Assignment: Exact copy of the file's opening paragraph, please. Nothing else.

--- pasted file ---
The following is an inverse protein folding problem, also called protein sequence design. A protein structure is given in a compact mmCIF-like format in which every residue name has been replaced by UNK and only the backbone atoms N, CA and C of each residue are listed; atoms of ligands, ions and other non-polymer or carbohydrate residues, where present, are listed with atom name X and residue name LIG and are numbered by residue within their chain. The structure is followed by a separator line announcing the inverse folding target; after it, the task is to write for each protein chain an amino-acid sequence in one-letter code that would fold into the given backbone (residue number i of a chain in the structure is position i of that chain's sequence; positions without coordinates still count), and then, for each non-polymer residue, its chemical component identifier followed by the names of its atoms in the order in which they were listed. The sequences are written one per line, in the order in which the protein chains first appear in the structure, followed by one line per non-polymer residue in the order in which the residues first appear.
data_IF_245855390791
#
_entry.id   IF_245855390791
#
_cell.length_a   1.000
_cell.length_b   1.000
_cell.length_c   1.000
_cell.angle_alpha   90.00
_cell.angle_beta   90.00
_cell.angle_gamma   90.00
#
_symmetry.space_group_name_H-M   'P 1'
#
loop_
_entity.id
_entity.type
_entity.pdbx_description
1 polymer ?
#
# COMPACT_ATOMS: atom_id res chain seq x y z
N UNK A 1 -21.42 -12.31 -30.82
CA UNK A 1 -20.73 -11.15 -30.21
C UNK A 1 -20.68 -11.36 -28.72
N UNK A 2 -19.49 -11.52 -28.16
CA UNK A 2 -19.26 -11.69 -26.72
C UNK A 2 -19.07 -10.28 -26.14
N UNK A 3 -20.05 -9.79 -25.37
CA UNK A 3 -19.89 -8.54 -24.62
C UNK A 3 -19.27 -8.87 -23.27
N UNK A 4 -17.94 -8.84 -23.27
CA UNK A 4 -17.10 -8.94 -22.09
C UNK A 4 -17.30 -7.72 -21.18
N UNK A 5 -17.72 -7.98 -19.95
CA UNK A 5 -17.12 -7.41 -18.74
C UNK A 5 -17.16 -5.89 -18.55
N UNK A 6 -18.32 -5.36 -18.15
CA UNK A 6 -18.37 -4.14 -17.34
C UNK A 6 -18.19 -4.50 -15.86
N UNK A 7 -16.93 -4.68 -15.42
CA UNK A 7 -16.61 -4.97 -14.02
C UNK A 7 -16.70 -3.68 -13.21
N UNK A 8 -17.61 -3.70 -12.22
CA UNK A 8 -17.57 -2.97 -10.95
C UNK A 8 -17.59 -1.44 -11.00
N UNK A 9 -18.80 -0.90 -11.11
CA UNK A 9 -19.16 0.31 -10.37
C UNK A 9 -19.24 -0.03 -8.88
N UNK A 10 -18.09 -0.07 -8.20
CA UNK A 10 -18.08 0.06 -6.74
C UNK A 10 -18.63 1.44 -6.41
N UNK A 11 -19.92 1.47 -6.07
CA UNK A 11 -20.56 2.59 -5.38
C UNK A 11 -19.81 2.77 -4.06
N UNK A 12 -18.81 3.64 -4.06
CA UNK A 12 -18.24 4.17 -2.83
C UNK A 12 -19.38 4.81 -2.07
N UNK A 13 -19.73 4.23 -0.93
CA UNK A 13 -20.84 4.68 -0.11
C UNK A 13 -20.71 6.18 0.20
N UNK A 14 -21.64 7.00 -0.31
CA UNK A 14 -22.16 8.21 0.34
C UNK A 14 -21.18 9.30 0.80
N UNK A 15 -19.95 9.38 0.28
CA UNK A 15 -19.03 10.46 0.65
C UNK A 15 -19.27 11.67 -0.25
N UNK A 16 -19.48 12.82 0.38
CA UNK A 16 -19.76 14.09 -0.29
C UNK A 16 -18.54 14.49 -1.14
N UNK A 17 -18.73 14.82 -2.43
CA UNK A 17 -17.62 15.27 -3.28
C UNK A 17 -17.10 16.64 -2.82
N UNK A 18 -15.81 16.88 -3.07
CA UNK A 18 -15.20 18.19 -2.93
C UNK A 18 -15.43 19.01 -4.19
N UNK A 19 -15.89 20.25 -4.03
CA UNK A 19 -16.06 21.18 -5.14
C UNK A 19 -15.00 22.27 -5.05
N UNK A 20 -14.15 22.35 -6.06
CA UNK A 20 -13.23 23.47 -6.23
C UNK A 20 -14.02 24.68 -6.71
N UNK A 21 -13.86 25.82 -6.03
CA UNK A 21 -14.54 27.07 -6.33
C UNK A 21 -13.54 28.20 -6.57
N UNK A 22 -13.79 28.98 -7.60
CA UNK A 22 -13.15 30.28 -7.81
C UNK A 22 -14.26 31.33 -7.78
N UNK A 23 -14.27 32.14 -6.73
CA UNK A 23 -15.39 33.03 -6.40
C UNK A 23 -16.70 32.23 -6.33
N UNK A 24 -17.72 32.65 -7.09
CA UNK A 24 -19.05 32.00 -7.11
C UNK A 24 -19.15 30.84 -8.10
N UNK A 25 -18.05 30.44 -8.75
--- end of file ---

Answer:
The following is an inverse protein folding problem, also called protein sequence design. A protein structure is given in a compact mmCIF-like format in which every residue name has been replaced by UNK and only the backbone atoms N, CA and C of each residue are listed; atoms of ligands, ions and other non-polymer or carbohydrate residues, where present, are listed with atom name X and residue name LIG and are numbered by residue within their chain. The structure is followed by a separator line announcing the inverse folding target; after it, the task is to write for each protein chain an amino-acid sequence in one-letter code that would fold into the given backbone (residue number i of a chain in the structure is position i of that chain's sequence; positions without coordinates still count), and then, for each non-polymer residue, its chemical component identifier followed by the names of its atoms in the order in which they were listed. The sequences are written one per line, in the order in which the protein chains first appear in the structure, followed by one line per non-polymer residue in the order in which the residues first appear.